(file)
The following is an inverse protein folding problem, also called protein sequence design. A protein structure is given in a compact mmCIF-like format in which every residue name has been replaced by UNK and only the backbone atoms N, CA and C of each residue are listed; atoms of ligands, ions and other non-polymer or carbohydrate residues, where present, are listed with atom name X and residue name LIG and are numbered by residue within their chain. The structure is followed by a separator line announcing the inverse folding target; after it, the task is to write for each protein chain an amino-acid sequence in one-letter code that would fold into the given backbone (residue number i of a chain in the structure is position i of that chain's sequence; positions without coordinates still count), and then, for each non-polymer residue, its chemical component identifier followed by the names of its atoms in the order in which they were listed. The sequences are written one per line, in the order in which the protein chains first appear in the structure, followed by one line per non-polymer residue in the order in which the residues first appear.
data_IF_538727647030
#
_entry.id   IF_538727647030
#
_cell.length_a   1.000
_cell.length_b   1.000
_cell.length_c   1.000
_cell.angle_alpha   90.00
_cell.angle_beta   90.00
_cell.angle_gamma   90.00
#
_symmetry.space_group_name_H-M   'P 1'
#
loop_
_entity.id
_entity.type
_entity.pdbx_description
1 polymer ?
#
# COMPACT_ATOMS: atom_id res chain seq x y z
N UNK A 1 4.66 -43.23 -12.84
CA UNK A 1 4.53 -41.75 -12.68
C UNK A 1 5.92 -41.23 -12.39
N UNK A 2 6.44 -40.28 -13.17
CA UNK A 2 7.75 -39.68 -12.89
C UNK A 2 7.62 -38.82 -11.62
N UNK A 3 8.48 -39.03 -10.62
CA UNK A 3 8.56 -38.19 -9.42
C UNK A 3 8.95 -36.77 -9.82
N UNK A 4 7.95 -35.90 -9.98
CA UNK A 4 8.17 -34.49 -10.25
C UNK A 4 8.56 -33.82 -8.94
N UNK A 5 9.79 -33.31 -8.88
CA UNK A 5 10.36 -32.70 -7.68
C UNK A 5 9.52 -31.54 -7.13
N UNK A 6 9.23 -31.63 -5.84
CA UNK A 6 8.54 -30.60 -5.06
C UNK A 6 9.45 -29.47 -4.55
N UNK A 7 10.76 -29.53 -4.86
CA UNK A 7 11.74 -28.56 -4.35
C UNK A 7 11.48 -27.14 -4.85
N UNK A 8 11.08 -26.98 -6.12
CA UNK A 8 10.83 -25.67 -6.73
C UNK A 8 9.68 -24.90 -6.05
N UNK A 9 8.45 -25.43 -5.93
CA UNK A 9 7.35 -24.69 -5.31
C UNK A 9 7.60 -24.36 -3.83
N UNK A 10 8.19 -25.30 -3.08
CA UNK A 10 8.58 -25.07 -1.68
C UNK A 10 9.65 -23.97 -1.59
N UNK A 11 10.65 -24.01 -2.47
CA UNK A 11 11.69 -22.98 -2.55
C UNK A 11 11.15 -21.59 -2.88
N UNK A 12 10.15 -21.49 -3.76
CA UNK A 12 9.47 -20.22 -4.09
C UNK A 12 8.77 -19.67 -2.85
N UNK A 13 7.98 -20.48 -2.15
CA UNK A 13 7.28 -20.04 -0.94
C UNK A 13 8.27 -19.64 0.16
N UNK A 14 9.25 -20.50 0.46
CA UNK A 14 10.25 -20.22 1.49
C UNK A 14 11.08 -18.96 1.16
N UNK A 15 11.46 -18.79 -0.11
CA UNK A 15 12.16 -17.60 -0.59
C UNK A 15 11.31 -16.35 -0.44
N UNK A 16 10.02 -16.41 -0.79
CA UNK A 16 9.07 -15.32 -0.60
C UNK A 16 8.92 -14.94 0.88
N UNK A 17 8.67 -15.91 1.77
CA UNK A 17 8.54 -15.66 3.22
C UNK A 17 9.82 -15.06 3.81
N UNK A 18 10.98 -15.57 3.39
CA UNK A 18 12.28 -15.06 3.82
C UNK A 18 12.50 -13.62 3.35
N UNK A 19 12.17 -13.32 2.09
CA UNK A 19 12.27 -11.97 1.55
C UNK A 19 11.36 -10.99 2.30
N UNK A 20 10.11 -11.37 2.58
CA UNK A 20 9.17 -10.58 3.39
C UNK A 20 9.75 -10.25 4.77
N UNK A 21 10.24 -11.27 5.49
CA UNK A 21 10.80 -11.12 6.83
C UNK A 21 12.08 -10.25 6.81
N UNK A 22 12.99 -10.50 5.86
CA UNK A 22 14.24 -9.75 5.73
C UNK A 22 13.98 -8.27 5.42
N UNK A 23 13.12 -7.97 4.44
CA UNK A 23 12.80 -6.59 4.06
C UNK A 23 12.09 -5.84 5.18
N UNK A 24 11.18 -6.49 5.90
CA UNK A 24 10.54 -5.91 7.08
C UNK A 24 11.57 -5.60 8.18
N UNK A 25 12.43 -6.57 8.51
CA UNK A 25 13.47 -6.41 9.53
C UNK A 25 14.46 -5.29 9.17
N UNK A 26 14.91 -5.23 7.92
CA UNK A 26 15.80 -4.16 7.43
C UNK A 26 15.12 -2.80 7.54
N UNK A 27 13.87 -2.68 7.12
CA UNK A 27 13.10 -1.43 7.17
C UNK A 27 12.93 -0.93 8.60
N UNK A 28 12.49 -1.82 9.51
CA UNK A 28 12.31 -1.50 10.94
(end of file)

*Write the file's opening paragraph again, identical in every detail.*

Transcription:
The following is an inverse protein folding problem, also called protein sequence design. A protein structure is given in a compact mmCIF-like format in which every residue name has been replaced by UNK and only the backbone atoms N, CA and C of each residue are listed; atoms of ligands, ions and other non-polymer or carbohydrate residues, where present, are listed with atom name X and residue name LIG and are numbered by residue within their chain. The structure is followed by a separator line announcing the inverse folding target; after it, the task is to write for each protein chain an amino-acid sequence in one-letter code that would fold into the given backbone (residue number i of a chain in the structure is position i of that chain's sequence; positions without coordinates still count), and then, for each non-polymer residue, its chemical component identifier followed by the names of its atoms in the order in which they were listed. The sequences are written one per line, in the order in which the protein chains first appear in the structure, followed by one line per non-polymer residue in the order in which the residues first appear.